Stereotypes, bias and personnel decisions

Dec 03, 2008

In an article in the December issue of the journal Industrial and Organizational Psychology, Frank J. Landy questions research that is said to demonstrate that stereotypes about social groups bias personnel decisions. He argues that this research is based on faulty methods of studying the question. However, in one of 13 commentaries on Landy's article in the same issue, Madeline Heilman and Alice Eagly take issue with Landy's conclusions.

Landy reviewed experimental research on discrimination and stereotyping, including research that purports to assess automatic, or implicit, associations made about social groups. While conceding that stereotypes might play a role in the evaluation of one stranger by another, Landy argues that this research is so distant from most real work decisions (e.g. promotion, pay increase, or termination), where decision makers have experience with and information about the target of the decision, that it is largely useless for understanding employment discrimination .

He focuses on "stranger to stranger" experiments in which college students play the role of managers making decisions about hypothetical employees. Landy maintains that findings from such research cannot be generalized to the broader issues related to promotions, wage changes, or lay offs.

In contrast, Heilman and Eagly argue that experiments with college students provide only part of the research evidence concerning biased personnel decisions. They point out that research on discrimination and stereotyping occurs in natural as well as laboratory settings. They also present evidence challenging Landy's assertion that knowing someone nullifies the effects of stereotypes on decision making. Similarly, they dispute his assertion that rapidly changing work conditions negate the findings of existing research.

Heilman and Eagly maintain that understanding of sex and race discrimination gains from a wide variety of research methods, including laboratory experiments. They also argue that a comprehensive, validated theory about the conditions that promote or restrain discrimination allows generalization to the workplace regardless of time and place.

Source: Wiley

Explore further: Study shows more than half of peer-reviewed research articles published during 2007-2012 are now open access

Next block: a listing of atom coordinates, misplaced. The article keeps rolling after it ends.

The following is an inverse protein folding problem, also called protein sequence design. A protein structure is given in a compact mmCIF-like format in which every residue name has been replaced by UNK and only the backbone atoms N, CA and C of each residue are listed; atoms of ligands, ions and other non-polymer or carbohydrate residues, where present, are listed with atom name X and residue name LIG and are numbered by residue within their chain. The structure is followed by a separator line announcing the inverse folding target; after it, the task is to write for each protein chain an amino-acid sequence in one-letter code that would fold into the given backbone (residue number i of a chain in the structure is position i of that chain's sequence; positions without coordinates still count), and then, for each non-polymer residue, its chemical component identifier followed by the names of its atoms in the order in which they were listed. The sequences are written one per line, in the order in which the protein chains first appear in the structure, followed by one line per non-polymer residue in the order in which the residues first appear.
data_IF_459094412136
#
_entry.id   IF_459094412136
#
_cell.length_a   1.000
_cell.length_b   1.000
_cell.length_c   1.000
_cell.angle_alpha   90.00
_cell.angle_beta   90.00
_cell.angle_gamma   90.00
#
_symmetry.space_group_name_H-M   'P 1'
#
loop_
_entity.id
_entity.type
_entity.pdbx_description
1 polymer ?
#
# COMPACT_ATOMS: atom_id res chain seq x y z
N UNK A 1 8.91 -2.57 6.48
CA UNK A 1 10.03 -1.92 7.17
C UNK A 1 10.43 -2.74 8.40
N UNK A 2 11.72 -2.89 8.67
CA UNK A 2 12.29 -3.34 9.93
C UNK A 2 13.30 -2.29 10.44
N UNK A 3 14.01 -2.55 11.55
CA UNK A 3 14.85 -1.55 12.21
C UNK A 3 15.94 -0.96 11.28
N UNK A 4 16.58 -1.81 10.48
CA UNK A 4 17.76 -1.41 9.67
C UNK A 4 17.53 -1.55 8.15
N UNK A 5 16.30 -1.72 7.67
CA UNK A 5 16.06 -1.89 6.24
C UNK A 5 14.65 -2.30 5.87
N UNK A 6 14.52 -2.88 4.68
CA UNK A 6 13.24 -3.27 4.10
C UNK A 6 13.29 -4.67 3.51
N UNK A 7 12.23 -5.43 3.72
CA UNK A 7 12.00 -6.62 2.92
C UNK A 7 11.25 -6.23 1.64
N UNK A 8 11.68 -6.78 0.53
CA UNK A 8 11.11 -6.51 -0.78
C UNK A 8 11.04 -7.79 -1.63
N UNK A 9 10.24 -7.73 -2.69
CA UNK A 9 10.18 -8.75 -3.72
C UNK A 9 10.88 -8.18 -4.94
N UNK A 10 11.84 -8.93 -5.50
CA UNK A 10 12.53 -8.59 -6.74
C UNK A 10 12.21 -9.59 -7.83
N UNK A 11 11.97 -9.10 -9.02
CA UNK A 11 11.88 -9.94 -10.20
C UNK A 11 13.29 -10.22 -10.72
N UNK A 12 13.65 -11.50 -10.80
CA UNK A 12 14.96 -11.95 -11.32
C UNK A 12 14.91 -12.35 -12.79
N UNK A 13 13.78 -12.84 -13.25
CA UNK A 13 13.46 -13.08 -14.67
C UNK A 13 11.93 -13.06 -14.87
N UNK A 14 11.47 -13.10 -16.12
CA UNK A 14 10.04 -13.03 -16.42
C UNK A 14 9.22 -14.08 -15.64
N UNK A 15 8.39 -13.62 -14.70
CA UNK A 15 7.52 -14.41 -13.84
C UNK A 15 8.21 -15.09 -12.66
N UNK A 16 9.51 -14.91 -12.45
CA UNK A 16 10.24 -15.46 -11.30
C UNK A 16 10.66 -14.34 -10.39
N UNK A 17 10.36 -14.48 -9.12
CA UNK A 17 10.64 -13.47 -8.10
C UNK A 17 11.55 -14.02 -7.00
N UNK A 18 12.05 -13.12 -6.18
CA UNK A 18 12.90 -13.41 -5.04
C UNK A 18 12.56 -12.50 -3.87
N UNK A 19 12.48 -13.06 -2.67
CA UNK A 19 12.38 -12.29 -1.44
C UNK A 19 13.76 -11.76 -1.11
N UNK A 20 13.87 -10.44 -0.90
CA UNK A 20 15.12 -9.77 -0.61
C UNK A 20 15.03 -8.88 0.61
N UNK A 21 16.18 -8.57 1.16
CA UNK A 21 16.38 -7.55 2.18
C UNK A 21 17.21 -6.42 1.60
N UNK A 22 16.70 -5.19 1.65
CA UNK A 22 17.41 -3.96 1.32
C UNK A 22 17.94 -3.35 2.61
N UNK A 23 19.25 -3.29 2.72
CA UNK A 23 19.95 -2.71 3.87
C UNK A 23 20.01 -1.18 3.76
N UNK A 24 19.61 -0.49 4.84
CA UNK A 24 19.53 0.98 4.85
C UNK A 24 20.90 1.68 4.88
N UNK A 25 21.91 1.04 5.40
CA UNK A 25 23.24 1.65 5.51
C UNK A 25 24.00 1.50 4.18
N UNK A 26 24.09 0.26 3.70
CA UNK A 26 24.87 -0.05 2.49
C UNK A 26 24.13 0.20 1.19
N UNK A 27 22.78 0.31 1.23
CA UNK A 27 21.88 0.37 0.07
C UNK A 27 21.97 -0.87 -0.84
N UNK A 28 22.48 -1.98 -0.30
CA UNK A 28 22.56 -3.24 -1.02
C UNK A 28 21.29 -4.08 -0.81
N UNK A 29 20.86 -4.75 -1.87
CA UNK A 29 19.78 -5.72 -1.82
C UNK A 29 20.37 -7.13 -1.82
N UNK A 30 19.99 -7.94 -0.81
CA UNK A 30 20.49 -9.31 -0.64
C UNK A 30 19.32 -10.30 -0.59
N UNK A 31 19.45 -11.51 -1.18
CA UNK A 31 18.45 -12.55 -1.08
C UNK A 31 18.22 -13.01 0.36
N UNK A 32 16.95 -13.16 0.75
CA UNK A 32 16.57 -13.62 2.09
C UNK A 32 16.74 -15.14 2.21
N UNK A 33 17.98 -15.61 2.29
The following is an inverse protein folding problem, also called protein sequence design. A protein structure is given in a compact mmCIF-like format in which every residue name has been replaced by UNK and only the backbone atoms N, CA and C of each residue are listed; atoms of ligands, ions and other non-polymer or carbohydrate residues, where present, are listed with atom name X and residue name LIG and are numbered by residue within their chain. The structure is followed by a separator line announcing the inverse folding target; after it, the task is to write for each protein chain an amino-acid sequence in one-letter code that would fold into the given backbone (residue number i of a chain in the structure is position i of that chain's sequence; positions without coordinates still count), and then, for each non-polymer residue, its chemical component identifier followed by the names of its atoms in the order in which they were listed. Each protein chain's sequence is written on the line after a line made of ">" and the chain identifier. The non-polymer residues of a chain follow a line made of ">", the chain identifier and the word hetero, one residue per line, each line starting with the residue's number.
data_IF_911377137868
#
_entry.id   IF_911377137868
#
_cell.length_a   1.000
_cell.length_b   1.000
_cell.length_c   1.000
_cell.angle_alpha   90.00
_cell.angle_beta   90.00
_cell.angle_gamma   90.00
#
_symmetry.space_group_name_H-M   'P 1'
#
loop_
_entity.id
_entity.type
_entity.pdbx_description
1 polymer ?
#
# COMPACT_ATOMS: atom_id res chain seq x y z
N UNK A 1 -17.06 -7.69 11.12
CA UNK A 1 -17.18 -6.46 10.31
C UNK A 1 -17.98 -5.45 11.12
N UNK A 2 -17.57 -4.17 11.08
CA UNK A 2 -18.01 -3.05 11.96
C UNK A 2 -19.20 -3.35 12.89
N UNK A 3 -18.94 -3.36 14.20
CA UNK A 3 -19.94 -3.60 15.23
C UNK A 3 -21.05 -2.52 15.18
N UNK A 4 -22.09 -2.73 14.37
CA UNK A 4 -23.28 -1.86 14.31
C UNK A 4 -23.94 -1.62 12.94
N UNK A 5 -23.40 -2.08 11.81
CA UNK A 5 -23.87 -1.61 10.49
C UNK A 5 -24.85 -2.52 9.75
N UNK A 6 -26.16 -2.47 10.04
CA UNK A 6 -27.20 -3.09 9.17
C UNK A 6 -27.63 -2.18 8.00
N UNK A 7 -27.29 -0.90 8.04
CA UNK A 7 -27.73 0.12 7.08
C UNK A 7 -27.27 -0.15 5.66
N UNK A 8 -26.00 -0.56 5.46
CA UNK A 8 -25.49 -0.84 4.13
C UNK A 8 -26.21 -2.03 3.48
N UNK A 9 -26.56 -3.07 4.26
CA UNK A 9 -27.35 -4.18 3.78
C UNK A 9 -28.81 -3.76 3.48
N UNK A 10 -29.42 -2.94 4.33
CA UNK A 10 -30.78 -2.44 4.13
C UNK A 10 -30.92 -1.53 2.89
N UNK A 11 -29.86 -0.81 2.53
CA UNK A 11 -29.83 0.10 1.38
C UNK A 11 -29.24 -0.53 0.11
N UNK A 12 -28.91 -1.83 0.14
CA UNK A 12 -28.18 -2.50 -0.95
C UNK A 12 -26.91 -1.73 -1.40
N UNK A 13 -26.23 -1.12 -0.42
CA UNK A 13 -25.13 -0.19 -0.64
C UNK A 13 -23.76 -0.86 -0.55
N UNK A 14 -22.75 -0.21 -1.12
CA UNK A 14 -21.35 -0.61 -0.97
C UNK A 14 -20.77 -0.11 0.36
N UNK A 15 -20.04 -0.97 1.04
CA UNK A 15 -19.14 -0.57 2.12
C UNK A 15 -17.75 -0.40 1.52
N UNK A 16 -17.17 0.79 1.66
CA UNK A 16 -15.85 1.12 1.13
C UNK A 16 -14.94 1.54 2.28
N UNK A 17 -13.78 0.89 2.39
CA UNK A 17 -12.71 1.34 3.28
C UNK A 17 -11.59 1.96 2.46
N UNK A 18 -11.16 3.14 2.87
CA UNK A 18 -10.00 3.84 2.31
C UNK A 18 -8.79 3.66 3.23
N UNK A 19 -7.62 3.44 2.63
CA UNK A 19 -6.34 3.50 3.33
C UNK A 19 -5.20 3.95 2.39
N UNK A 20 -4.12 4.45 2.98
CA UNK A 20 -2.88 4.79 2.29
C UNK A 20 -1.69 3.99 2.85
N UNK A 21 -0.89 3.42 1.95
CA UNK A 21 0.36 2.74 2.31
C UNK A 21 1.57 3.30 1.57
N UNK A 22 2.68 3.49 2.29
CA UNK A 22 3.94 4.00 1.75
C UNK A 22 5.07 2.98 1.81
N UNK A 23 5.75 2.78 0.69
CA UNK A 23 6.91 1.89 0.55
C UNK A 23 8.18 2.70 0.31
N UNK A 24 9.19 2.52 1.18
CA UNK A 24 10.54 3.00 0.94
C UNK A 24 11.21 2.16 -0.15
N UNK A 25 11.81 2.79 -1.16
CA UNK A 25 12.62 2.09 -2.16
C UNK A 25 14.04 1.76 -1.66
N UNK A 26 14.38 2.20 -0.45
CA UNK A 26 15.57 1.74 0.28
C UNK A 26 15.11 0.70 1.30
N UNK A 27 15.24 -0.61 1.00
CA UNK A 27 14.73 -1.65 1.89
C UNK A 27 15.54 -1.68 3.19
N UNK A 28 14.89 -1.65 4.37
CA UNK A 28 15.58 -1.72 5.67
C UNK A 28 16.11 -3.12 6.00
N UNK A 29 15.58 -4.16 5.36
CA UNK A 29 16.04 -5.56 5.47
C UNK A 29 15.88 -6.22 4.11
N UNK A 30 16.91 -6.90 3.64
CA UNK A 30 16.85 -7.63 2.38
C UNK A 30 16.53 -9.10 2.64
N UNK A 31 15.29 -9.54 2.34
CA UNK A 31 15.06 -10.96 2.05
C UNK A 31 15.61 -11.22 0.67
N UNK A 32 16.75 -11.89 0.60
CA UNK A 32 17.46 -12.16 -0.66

add to favorites email to friend print save as pdf

Related Stories

Should women 'man up' for male-dominated fields?

Aug 07, 2014

Women applying for a job in male-dominated fields should consider playing up their masculine qualities, indicates new research by Michigan State University scholars that's part of a series of studies on bias ...

Numbers don't tell the whole story on gender diversity

Jul 11, 2013

Along with deductions, write-offs and reconciling accounts, Australian businesses have ended the financial year with their second report on diversity strategy and compliance with the ASX Corporate Governa ...

Recommended for you

Cloning whistle-blower: little change in S. Korea

4 hours ago

The whistle-blower who exposed breakthrough cloning research as a devastating fake says South Korea is still dominated by the values that allowed science fraudster Hwang Woo-suk to become an almost untouchable ...

Color and texture matter most when it comes to tomatoes

Oct 21, 2014

A new study in the Journal of Food Science, published by the Institute of Food Technologists (IFT), evaluated consumers' choice in fresh tomato selection and revealed which characteristics make the red fruit most appealing.

How the lotus got its own administration

Oct 21, 2014

Actually the lotus is a very ordinary plant. Nevertheless, during the Qing dynasty (1644-1911) a complex bureaucratic structure was built up around this plant. The lotus was part of the Imperial Household, ...

What labels on textiles can tell us about society

Oct 21, 2014

Throughout Chinese history, dynastic states used labels on textiles to spread information on the maker, the commissioner, the owner or the date and site of production. Silks produced in state-owned manufacture ...

User comments : 0